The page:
The greater amount of information that can be accessed and processed using a tablet is really critical, according to Ball. “From maintaining schedules, inventory and logistics to inspections and process and quality control, the applications of tablet PCs for the forest products industry are endless,” he says. “For example, tablets can be used to track inventory moving in, out and around a lumberyard. When a shipment is ready to be transported, tablets can be used to maintain the shipping information as well as the logistics of the truck or trailer, improving co-ordination and saving time.” He notes that tablet PCs also help eliminate the need for paper, which means a greener footprint and a reduction in the potential for error. “Instead of a form being misplaced, lost or unreadable, users benefit from an electronic document that can be accessed anytime, anywhere,” says Ball.

Integrated documentation features, such as cameras, barcode scanners and RFID readers can help with information handling, as well as allowing works to capture inspection information during a quality control audit or the lumber grading process. These tools are all now considered standard; in Motion Computing’s tablets, these tools are all integrated and not attached with cords, because Ball says attaching items to one another is a potential failure point. “Outdoor screen” technology, which makes it easier to read a screen in direct sunlight, is also becoming standard. “Most customization of mobile computing solutions for each client is therefore all about the software,” Ball notes. The first step is to speak with a well-established company about your needs.

Ruggedized tablets are being used at a number of industrial plants for the collection of equipment condition data. Photo courtesy of Ivara.

Costs Lower Than Ever
The best news of all is that the cost of tablets has dropped enormously in the last 12 months. “The release of the Apple iPad has put a huge amount of pressure on manufacturers to lower their prices,” Lenders says. “The cost of a rugged tablet is now $1,000 to $1,500, which is 50% to 75% less than about a year ago.” In deciding whether or not to try a system, also consider that the overall price of instituting mobile computing at your company will not be as high as you think. Generally, many fewer devices will be needed than what is first believed. Factors like what employees are using them for, and on which shifts, need to be analyzed closely.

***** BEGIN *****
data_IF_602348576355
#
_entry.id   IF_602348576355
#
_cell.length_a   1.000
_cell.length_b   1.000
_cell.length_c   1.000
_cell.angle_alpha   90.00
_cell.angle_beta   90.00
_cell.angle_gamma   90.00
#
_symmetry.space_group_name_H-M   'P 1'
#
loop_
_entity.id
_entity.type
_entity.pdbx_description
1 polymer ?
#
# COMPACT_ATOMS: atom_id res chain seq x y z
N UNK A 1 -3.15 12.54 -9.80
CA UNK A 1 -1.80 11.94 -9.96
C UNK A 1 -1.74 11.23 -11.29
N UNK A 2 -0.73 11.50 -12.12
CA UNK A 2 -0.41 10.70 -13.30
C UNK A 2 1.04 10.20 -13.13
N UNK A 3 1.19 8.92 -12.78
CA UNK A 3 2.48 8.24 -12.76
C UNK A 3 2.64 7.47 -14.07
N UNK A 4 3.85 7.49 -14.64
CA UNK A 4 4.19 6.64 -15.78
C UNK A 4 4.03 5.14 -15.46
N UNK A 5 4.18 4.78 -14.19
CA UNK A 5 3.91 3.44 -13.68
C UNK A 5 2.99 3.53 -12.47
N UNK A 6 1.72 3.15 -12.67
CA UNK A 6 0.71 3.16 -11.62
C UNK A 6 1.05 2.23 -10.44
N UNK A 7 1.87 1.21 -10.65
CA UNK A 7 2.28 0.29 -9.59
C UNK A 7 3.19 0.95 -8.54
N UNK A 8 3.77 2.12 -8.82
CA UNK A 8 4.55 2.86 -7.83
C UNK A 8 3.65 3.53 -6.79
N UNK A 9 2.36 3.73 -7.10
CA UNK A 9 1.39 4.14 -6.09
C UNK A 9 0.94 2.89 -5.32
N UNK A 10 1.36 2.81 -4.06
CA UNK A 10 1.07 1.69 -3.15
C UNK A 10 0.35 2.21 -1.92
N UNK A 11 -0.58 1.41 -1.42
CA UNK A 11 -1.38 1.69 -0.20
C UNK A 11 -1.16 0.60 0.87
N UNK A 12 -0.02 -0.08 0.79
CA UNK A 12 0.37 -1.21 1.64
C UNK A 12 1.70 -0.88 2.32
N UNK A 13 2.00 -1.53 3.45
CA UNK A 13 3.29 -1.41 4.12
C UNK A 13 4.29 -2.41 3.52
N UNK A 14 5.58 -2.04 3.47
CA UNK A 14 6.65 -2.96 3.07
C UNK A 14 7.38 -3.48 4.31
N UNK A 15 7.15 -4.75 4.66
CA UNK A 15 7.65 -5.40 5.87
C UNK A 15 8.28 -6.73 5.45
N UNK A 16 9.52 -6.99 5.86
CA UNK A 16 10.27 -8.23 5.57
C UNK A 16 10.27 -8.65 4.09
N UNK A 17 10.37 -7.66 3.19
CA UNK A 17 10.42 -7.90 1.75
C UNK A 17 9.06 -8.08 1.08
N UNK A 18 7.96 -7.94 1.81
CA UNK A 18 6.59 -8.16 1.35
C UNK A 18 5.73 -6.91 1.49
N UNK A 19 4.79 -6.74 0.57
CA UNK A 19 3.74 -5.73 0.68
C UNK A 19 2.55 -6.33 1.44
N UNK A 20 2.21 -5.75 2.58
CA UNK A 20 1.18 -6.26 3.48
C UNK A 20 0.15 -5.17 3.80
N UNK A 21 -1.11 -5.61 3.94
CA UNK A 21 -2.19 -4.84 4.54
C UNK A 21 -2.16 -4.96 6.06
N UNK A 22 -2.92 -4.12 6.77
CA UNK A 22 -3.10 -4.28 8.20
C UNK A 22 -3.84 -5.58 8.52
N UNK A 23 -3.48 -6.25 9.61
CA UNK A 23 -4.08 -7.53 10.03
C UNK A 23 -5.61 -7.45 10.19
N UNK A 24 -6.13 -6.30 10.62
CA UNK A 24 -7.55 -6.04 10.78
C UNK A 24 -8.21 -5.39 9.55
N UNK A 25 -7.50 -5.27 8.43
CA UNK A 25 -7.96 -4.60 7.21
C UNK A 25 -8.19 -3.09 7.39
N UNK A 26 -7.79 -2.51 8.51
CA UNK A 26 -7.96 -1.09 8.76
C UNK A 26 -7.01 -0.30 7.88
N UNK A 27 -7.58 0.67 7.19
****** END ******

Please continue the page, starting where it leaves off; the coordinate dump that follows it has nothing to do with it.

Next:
Ball says that service providers generally set up a pilot test with one or two devices where everything from applications to connectivity will be examined. (This test will also give a company a good idea of how soon cost-return can be reached.) “Interference issues where the wireless signal drops off can exist in plants or obviously in the field,” he notes, “but wireless infrastructure is not the barrier it used to be. ‘Store and forward’ is there if you need it.” This means that where a tablet cannot transmit data wirelessly to the office system, it will store it until it can.

When asked to speculate about the future, Ball says he foresees even lighter and more rugged devices, with lots more battery life. “I can see more use of speech recognition too for some things, but ambient noise can be an issue with that.” 


 

Treena Hein is a freelance journalist based in Pembroke, Ont. She researched and produced this article for Canadian Forest Industries.